Seagate has announced it now expects to make fewer sales in this quarter because of the recession. Elsewhere in the disk drive business, Western Digital may only want the enterprise part of Fujitsu's hard drive business.
In an 8K filing to the SEC today Seagate said: "Due to lower demand for its products, a more competitive pricing environment and limited demand visibility, revenue for the current quarter is now expected to be in the range of $2.3-$2.6bn. Consequently, operating results are expected to be below previous expectations communicated on October 22, 2008."
In response to this, "the company is accelerating its on-going plans to rationalize production capacity and improve its overall cost structure".
The recession is biting, which is not surprising. Consumer-facing businesses world-wide are seeing customers buying less. In turn, the businesses supplying them are now seeing the knock-on effect and both kinds of business are spending less on IT products and services. That means fewer PCs and servers. If the recession deepens then it's logical to expect businesses of all kinds, notwithstanding data growth, to look afresh at storage array spending plans and reduce them or put them on hold. The result is lower demand for disk drives as well as lower prices to stimulate buyers.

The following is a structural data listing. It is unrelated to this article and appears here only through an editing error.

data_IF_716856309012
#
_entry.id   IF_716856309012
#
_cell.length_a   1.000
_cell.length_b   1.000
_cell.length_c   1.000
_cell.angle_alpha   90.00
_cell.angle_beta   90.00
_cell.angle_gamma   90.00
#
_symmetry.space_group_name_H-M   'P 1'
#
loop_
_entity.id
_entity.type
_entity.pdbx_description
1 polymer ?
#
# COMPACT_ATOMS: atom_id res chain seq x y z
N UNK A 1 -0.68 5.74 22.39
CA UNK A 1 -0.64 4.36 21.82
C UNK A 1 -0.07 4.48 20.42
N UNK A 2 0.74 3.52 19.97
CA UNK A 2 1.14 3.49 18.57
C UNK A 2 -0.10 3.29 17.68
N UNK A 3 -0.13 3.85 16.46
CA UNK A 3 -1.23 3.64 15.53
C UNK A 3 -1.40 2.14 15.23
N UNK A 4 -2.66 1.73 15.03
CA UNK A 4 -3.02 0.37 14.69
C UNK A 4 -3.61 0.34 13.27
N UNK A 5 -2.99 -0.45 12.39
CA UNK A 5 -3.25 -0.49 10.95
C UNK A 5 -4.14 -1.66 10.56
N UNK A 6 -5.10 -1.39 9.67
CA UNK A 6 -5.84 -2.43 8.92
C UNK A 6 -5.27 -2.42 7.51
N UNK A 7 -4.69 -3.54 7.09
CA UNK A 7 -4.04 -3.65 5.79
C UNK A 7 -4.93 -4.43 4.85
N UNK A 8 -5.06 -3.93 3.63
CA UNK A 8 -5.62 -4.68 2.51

That's what Seagate is seeing and its view has taken on a bleaker tone since October 22nd, just 20 days ago. It said then that the final 2008 quarter should see revenue of $2.85-$3.05bn - quite a decline year-on-year as it pulled in $3.4bn in the final quarter of 2007.
A decline of half a billion forecast revenue dollars in 20 days is an impressive acceleration in recesssionary sentiment.
Western Digital and Fujitsu
Meanwhile, there is a suggestion by Aaron Rakers, a financial analyst at Wachovia, that Western Digital may only be interested in buying the enterprise hard disk drive part of Fujitsu's hard disk drive business with a price in the $300m-$350m area. This would be more affordable to WD than the suggested $600m-$650m for the whole business.
Western Digital is already strong in external, notebook and desktop SATA drives sales and a leg-up into the enterprise via Fujitsu's SAS drives would fit well with WD's existing product line, at an outline level. The future prospects for Fujitsu's Fibre Channel drives would look pretty limited if this happens. There would also be a surge of competition, meaning lower prices, in the non-enterprise 2.5-inch markets as suppliers scrabbled to increase their share of them.®